TAMESIDE: Council to take back contract to help homeless families
The Tameside One council and college building in Ashton. Photo: LDRS.
Council chiefs have agreed to take the services that provide homes and temporary accommodation to homeless families back ‘in house’.
Tameside’s executive cabinet voted in favour of plans to break a contract with Jigsaw Homes awarded in 2017 to deliver their housing options service.
Bosses say the change will see better and more ‘holistic’ engagement with homeless families building on the work that has been done by the town hall’s rough sleeper team.
Last year the team recorded a ‘zero’ during a rough sleeper count, and has helped more than 200 people into permanent tenancies.
However as of August this year there were 179 households accommodated in temporary accommodation, including 78 families in B&Bs – at a cost of £219k.
By bringing the housing options service in house the authority aims to offer a ‘one-stop shop approach, going way beyond an immediate housing need’.
“The aim of the redesigned service will be to embrace each individual and family who present as homeless and assist them to address all the issues that have contributed to their homelessness,” officers say.
Chiefs say this will also save money in the long term as there will be less reliance on ‘costly provision’ and ‘more efficient’ ways of working can be found.
Chief executive Steven Pleasant described the proposal as a ‘major step foward’.
Emma Varnam, assistant director of operations and neighbourhoods told councillors: “Both the Covid experience and our rough sleeper initiative has shown us that there are opportunities for us to provide a holistic person-centred approach to our housing need for our residents.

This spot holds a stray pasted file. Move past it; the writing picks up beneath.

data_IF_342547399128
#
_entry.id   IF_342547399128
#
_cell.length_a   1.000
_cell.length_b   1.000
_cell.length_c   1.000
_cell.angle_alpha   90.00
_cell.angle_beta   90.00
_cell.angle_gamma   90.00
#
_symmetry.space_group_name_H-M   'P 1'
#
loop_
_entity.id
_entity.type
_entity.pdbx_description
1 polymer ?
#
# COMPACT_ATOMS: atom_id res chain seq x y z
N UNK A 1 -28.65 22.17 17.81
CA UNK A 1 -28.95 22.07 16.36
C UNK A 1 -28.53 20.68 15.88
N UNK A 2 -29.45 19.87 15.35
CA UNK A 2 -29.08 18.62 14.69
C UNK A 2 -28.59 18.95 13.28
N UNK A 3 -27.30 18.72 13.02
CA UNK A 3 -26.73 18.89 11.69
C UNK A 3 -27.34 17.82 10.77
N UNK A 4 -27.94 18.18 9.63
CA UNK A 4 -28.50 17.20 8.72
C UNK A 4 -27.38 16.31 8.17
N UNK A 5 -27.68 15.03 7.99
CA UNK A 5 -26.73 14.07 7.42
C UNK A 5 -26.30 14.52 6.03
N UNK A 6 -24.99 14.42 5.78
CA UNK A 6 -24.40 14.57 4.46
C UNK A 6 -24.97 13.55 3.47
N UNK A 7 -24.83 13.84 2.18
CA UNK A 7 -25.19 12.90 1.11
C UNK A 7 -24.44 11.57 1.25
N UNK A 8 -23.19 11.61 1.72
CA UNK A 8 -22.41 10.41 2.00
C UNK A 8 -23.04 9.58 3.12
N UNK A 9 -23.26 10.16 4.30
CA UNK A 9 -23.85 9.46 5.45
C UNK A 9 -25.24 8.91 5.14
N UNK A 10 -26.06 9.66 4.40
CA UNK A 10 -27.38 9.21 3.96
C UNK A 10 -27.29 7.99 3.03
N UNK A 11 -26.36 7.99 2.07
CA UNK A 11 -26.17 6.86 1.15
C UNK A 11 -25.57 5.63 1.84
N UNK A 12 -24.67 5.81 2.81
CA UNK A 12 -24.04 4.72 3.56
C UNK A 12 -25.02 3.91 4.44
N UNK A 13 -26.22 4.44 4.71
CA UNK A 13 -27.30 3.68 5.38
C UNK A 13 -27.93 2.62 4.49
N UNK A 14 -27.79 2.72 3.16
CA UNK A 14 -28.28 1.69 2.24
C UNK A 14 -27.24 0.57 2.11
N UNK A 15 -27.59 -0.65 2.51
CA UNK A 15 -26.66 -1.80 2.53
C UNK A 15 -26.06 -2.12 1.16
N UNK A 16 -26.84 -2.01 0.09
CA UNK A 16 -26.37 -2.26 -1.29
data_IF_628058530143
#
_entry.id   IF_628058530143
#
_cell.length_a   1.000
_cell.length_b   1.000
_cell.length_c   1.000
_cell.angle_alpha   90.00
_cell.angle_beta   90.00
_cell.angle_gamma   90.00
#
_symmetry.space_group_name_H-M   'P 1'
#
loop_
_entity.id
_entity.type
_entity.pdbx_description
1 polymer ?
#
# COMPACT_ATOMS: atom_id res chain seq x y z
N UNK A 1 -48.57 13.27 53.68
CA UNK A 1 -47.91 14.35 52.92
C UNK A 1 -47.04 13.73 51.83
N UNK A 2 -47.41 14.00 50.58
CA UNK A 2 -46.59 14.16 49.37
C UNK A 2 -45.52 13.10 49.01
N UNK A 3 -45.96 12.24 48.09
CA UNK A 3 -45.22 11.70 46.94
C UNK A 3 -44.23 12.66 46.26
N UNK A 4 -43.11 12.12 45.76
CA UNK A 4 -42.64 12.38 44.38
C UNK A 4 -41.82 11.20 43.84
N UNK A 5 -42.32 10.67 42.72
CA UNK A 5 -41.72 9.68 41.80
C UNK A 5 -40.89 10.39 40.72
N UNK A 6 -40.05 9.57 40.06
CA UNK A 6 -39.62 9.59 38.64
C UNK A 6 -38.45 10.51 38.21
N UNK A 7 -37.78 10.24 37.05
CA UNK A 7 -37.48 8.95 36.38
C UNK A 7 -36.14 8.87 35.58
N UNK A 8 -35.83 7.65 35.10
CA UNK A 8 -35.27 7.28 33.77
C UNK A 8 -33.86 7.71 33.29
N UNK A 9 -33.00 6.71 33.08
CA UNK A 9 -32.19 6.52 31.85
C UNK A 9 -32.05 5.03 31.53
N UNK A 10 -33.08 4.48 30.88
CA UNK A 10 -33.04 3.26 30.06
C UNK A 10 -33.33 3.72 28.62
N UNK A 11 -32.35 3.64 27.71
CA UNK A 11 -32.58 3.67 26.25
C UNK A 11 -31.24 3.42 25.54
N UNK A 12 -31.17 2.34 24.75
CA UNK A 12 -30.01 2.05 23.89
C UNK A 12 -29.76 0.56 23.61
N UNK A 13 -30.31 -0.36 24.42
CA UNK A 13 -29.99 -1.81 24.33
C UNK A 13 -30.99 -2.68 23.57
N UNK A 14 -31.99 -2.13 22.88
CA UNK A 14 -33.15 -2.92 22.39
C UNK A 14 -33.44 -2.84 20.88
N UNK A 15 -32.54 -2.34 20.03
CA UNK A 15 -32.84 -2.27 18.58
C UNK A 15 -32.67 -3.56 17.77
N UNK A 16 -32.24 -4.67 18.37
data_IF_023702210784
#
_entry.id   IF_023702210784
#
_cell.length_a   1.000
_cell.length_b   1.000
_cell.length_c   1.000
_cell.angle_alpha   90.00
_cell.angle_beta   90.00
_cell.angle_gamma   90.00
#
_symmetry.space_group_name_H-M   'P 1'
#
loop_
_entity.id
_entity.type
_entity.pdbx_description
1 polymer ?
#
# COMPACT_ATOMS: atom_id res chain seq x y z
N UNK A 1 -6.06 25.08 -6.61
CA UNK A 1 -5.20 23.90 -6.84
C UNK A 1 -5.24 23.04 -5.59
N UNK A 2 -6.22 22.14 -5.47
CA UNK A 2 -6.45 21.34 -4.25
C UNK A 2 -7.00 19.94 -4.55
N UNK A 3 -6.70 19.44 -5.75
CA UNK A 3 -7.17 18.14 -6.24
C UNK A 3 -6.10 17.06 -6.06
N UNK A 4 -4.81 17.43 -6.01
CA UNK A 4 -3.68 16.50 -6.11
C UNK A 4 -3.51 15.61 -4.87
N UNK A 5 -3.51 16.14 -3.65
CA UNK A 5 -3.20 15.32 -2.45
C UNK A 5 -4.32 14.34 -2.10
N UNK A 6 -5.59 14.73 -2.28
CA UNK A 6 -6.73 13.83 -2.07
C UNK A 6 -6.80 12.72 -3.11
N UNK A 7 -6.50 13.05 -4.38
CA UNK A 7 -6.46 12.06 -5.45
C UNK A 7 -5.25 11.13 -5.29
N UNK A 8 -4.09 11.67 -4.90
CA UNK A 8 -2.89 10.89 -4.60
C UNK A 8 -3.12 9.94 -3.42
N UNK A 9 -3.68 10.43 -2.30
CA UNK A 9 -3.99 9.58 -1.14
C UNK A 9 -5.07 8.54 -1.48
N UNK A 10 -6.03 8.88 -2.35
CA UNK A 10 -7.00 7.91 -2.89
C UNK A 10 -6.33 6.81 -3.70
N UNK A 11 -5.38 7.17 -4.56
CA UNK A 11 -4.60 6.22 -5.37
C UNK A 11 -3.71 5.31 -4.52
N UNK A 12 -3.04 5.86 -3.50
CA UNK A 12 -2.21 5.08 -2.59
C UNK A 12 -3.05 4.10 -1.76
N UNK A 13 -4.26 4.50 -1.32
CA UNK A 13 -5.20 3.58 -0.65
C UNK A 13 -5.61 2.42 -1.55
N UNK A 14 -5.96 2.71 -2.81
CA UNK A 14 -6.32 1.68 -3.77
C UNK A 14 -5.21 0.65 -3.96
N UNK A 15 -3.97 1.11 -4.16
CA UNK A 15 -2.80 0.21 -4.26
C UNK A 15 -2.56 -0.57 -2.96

“There are opportunities for us to prevent and stay some of the worst implications of vulnerability within our borough and we would be able to provide a service that looks at the up and coming need of our most vulnerable residents.”
Council leader Brenda Warrington said she ‘would definitely’ support the proposal.
“I would thank Jigsaw for the work they’ve done previously but I do think it’s time, with all of the other work that is done within council, that this service was brought back so it can form a whole part of work that we do,” she added.
Physical improvements will also be carried out at the office space in Ashton-under-Lyne where the service is delivered, including changing the way homeless families are asked to wait for ‘extended periods of time’ before being seen by an officer.
“Incidents of aggression or anti-social behaviour in the waiting room are regular occurrences, which causes distress and increased anxiety for other people presenting in the building and pose a risk for staff,” the cabinet report states.
“A new approach is required to provide advice safely in a positive and constructive atmosphere.
“The current model compromises confidentiality by requiring service users to discuss sensitive information in an open reception area and through security screens.
“Instead, the service should enable people to make contact from their chosen location and discuss sensitive information in private.
“There is no requirement under the current contract for Jigsaw to innovate or improve services.
“In-house provision would allow further innovation and better outcomes for homeless people with a broad range of needs.”
Executive members agreed to serve a six months’ notice of termination on Jigsaw Homes on the current contract.
Words: Charlotte Green, Local Democracy Reporter
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